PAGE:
Serving Franklin County, WA

Senator: Add more school days

OLYMPIA — An East Wenatchee senator wants students to have a longer school year.

Sen. Brad Hawkins, R-East Wenatchee, has introduced Senate Bill 5505 to add five days to the school calendar.

“S.B. 5505 takes swift and decisive action to support learning recovery with a simple solution — providing our students with additional access to their teachers, their peers and to dedicated support staff,” Hawkins said.

State law currently requires schools to offer a minimum of 180 classroom days for public school students.

Hawkins’ bill bumps that minimum to 185 days.

Hawkins also said he would like to the school year extended over additional months.

“If we adopted a more balanced school calendar, spreading those 180 days or even 185 days over 10 months, the students that come in as kindergarteners, by the time they leave as high school graduates, would be much better prepared for success in our global economy,” he said.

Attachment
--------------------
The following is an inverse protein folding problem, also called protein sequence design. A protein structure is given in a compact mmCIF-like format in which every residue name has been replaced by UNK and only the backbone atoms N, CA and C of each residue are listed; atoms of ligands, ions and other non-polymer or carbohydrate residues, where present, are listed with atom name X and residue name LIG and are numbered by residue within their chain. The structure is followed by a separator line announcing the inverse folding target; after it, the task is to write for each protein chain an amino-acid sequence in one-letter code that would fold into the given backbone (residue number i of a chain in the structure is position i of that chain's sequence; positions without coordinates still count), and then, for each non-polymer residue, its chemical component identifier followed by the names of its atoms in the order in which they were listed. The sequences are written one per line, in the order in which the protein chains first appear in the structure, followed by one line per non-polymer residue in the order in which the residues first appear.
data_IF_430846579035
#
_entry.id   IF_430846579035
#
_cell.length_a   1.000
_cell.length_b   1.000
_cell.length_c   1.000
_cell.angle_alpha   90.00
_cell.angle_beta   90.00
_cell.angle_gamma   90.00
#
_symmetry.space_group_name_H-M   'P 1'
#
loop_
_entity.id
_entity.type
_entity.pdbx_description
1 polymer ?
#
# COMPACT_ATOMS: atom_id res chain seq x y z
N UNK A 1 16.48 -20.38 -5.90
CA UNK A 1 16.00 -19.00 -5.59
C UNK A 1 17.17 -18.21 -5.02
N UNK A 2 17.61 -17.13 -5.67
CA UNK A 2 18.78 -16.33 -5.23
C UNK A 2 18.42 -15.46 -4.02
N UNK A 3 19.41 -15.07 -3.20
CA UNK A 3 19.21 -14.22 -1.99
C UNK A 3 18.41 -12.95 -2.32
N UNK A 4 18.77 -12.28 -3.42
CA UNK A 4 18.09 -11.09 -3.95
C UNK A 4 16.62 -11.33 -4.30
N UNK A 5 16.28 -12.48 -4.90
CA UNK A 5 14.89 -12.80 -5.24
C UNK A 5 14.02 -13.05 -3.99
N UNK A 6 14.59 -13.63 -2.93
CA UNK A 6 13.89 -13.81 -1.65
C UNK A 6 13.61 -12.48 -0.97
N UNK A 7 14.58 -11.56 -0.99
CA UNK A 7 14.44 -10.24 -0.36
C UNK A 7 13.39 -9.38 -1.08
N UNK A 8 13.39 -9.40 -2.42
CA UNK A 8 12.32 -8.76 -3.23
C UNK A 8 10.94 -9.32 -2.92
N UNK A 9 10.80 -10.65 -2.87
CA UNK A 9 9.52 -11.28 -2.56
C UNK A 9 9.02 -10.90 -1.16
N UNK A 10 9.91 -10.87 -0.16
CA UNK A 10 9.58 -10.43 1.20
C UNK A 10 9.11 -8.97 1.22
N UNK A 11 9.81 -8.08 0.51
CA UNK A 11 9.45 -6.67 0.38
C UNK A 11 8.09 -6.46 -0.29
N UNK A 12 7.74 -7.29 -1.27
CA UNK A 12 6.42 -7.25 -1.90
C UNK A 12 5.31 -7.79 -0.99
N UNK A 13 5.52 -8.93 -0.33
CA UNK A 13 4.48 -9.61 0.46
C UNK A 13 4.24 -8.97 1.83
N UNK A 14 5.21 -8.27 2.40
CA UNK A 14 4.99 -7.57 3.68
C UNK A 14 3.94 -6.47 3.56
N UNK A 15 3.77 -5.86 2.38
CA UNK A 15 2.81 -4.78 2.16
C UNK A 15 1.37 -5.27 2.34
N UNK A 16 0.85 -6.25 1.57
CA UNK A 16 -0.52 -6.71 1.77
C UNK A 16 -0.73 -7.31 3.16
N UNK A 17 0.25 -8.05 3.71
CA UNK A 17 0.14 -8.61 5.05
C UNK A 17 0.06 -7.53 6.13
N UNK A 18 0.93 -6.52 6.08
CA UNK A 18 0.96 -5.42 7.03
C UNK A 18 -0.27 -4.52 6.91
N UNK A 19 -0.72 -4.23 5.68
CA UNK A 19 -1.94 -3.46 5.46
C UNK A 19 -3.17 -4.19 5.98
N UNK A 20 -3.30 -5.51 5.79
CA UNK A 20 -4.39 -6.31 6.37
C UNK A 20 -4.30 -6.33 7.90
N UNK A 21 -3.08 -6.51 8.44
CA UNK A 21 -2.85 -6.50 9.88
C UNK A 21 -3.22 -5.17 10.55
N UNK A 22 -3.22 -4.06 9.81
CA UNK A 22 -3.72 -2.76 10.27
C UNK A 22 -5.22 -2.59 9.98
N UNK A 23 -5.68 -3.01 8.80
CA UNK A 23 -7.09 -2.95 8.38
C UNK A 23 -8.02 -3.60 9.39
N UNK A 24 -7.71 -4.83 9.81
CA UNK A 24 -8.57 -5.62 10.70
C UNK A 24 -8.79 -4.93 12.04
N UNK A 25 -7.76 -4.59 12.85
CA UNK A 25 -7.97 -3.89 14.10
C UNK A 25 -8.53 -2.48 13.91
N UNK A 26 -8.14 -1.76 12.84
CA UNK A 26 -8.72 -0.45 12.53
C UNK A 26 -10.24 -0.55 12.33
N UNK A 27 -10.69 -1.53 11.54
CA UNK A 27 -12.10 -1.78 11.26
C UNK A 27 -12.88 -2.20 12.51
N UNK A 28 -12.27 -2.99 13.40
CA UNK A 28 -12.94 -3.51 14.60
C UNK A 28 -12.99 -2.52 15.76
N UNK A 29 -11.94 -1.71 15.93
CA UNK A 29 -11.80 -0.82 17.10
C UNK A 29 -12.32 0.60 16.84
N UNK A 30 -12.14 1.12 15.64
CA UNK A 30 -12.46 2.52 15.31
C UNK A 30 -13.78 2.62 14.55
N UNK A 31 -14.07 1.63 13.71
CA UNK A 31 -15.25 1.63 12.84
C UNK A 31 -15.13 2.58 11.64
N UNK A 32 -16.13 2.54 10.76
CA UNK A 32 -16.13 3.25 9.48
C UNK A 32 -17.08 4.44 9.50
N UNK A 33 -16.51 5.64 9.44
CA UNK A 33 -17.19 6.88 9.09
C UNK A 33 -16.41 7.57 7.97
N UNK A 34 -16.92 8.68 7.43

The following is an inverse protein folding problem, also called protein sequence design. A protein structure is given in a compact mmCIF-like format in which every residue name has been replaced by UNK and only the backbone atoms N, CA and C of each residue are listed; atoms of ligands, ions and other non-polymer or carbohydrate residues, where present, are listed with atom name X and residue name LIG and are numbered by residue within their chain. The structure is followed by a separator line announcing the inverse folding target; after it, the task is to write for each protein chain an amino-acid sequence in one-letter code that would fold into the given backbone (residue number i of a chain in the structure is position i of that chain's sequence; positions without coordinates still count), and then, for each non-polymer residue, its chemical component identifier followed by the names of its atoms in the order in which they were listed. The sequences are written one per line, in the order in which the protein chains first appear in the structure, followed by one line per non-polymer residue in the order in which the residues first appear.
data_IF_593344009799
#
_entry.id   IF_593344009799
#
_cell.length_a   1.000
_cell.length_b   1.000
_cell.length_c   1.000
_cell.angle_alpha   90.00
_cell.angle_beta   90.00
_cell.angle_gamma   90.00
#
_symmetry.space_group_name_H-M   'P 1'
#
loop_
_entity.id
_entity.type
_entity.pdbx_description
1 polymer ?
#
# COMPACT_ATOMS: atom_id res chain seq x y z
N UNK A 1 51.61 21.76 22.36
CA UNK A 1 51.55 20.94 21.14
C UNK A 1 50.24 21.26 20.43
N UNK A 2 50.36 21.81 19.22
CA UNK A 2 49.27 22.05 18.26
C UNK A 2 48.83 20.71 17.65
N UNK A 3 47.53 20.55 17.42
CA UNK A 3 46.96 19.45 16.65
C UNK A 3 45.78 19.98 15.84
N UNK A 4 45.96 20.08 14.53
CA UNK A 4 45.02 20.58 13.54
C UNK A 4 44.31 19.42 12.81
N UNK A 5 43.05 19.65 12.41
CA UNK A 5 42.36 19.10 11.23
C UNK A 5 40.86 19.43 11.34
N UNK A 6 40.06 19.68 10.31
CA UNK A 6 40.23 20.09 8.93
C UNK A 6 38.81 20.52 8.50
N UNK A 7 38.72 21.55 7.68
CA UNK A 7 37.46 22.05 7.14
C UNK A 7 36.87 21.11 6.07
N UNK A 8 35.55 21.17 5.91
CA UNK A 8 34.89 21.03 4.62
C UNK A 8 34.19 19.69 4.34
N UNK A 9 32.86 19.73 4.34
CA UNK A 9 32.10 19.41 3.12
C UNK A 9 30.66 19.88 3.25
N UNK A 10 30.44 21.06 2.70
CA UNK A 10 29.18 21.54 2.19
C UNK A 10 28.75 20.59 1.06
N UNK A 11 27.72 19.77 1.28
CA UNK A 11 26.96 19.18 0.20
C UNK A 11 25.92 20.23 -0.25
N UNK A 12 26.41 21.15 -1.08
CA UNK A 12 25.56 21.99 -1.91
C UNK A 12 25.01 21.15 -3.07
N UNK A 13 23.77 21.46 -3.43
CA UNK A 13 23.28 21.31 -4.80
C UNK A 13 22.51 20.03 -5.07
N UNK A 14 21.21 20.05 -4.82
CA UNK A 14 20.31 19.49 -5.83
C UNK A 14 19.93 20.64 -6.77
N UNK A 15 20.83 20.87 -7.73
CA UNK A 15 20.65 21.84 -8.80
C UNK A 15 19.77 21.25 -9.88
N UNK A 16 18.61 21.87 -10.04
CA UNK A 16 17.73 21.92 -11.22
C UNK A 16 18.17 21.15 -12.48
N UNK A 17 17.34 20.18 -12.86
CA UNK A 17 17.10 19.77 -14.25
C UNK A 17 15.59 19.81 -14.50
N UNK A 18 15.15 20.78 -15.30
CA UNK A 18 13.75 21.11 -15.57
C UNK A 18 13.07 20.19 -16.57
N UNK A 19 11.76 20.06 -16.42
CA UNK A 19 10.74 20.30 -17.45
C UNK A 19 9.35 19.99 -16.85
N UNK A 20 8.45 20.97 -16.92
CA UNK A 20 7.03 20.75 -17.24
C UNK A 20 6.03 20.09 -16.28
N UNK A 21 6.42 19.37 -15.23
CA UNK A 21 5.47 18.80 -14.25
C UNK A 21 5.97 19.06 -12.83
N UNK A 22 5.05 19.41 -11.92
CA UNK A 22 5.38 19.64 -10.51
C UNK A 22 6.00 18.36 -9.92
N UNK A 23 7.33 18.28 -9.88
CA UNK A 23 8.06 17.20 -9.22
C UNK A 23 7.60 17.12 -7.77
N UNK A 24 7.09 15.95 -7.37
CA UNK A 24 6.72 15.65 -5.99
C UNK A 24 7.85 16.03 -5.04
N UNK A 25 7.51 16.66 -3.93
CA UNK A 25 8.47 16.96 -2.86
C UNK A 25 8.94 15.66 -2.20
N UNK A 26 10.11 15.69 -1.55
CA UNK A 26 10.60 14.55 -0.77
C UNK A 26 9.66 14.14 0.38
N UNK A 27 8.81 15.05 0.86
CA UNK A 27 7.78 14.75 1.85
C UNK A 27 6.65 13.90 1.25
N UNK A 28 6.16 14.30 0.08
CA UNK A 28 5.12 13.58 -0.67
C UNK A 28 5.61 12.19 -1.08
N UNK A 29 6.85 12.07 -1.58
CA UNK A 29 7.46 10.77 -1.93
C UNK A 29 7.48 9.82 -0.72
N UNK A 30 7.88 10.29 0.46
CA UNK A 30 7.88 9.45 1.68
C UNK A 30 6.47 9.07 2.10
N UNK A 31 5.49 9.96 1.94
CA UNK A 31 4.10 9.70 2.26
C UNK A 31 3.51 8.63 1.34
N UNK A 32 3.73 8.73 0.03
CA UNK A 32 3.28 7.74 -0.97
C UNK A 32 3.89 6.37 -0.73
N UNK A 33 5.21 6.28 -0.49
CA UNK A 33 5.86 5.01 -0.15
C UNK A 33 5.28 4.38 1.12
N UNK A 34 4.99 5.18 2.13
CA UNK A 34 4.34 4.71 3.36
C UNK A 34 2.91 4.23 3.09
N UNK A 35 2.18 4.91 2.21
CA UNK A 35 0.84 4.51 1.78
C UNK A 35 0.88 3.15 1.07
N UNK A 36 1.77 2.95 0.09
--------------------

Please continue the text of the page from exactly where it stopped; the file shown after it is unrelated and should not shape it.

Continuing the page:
Summer break was implemented more than a century ago so children could work on the family farm in summer months, he said. But that agrarian calendar causes children to experience a summer slide and an annual learning loss.

“I would love to see, ultimately, a model where we have approximately 200 state funded days in the school year,” Hawkins said. “I think we have massive learning loss that justifies something along those lines to catch these students up.”

Learning loss increased during the pandemic because students spent less time in class, said Tyler Muench, director of Advocacy and Student Affairs for the Superintendent of Public Instruction’s Office.

Jeannie Magdua, a founding member of Conservative Ladies of Washington, said she does not think adding additional school days will help with the learning loss children experienced after having their lives disrupted by the pandemic.

“It’s too general and doesn’t seek to find out exactly what each student needs to regain the learning that was lost,” she said. “It would be better, I think, to create a fund that parents could access to hire private tutors to help their children catch up with the learning that was denied them during the shutdown.”


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